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Colorectal Cancer Prevention (PDQ®): Prevention - Health Professional Information [NCI] - Description of the Evidence

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A meta-analysis of 106 observational studies found a RR (ever smokers compared with nonsmokers) for CRC incidence of 1.18 (95% CI, 1.11–1.25), with an absolute risk increase of 10.8 cases per 100,000 person-years (95% CI, 7.9–13.6). There was a statistically significant dose-response effect. In 17 studies with data on CRC mortality, cigarette smoking was associated with CRC death, with a RR (ever smokers vs. never smokers) of 1.25 (95% CI, 1.14–1.37), and an absolute increase in the death rate of 6.0 deaths per 100,000 person-years. For both incidence and mortality, the association was stronger for rectal cancer than for colon cancer.[28]

Obesity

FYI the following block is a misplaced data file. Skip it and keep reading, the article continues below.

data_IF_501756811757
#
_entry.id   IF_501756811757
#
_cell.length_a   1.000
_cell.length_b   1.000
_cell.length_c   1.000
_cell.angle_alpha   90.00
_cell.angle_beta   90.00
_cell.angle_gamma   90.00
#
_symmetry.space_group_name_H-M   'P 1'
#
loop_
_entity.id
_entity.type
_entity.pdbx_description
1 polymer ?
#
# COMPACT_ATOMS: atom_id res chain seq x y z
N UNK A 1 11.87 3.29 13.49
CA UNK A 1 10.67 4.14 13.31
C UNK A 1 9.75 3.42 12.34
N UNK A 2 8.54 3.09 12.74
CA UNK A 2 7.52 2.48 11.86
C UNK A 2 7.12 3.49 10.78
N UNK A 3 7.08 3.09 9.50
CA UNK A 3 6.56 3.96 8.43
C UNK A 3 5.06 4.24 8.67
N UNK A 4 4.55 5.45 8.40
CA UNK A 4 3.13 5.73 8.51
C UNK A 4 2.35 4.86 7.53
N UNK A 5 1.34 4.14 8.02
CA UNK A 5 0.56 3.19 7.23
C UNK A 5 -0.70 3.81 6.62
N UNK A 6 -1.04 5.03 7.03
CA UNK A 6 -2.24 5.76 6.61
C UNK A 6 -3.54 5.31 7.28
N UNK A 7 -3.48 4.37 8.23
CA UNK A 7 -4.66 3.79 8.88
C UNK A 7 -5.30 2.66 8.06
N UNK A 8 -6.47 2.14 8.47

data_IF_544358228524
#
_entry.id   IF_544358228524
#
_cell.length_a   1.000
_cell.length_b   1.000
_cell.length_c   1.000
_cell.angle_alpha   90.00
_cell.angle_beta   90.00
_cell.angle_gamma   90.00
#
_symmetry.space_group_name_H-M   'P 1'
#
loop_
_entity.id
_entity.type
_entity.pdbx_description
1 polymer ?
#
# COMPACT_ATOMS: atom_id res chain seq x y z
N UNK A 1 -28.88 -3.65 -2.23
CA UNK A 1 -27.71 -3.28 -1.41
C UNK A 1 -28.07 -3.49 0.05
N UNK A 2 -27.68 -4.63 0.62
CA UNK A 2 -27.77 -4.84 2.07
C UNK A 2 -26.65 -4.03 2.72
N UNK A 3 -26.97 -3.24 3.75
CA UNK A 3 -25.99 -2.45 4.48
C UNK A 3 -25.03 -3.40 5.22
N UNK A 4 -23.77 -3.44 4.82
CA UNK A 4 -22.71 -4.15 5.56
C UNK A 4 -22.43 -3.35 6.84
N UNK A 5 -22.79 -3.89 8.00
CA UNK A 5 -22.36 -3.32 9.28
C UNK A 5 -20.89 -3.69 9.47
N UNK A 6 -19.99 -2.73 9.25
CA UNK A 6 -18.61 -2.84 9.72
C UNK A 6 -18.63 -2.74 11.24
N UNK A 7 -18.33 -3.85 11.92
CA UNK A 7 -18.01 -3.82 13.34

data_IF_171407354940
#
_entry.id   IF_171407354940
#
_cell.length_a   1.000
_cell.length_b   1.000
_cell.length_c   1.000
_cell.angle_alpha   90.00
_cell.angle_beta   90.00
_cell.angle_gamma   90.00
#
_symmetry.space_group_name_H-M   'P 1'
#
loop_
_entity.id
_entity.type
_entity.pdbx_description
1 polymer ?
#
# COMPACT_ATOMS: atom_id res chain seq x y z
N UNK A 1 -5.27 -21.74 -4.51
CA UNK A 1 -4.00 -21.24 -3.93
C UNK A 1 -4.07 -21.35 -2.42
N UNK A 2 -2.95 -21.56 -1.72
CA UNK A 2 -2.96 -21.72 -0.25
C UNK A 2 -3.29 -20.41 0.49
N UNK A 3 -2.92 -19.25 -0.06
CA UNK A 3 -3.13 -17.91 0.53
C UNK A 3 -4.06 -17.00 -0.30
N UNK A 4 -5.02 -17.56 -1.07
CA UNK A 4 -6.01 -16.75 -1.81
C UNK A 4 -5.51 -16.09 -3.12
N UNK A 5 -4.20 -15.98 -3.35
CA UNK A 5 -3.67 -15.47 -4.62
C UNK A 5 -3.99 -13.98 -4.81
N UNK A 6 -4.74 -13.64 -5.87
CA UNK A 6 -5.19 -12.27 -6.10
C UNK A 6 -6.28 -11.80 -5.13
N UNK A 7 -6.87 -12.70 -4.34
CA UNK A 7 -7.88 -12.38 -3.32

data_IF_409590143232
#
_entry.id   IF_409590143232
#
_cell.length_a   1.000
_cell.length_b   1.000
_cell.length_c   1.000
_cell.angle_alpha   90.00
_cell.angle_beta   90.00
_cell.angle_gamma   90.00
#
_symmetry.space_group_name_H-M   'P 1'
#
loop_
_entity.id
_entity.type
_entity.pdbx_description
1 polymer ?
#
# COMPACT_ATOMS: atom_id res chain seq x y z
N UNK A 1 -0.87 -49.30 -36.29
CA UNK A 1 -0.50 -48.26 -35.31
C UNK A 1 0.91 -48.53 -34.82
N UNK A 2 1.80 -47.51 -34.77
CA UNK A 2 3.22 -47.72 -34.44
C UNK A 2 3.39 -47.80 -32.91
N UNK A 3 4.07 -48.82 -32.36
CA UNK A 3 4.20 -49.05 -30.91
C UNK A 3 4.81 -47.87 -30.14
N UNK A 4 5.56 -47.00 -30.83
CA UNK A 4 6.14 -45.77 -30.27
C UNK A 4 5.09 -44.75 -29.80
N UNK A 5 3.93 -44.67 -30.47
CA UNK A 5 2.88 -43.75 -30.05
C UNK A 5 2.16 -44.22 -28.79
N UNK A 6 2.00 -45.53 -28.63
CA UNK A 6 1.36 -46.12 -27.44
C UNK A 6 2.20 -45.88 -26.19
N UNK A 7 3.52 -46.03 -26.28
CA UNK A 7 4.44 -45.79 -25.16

At least three large cohort studies have found an association between obesity and CRC incidence or mortality.[29,30,31] The Nurses' Health Study found that women with a body mass index (BMI) of more than 29, compared with women with a BMI of less than 21, had an adjusted RR for CRC incidence of 1.45 (95% CI ,1.02–2.07).[29] In the CPS II [31], men and women with a BMI of 30 to 34.9 had an adjusted RR for CRC mortality (compared with people with a BMI of 18.5–24.9) of 1.47 (95% CI, 1.30–1.66), with a statistically significant dose-response effect.[31] The effects were similar in men and women.

Factors associated with a decreased risk of colorectal cancer

Physical activity

A sedentary lifestyle has been associated in some [32,33] but not all [34] studies with an increased risk of CRC. Numerous observational studies that have examined the relationship between physical activity and colon cancer risk.[35] Most of these studies have shown an inverse relationship between level of physical activity and colon cancer incidence. The average RR reduction is reportedly 40% to 50%. Large U.S. cohort studies have found statistically significant adjusted RR of 0.54 (95% CI, 0.33–0.90) [29] and 0.53 (95% CI, 0.32–0.88) [30] when comparing people with high versus low average energy expenditure. A meta-analysis of 52 observational studies found an overall adjusted RR of 0.76 (95% CI, 0.72–0.81), with similar results for men and women.[36]

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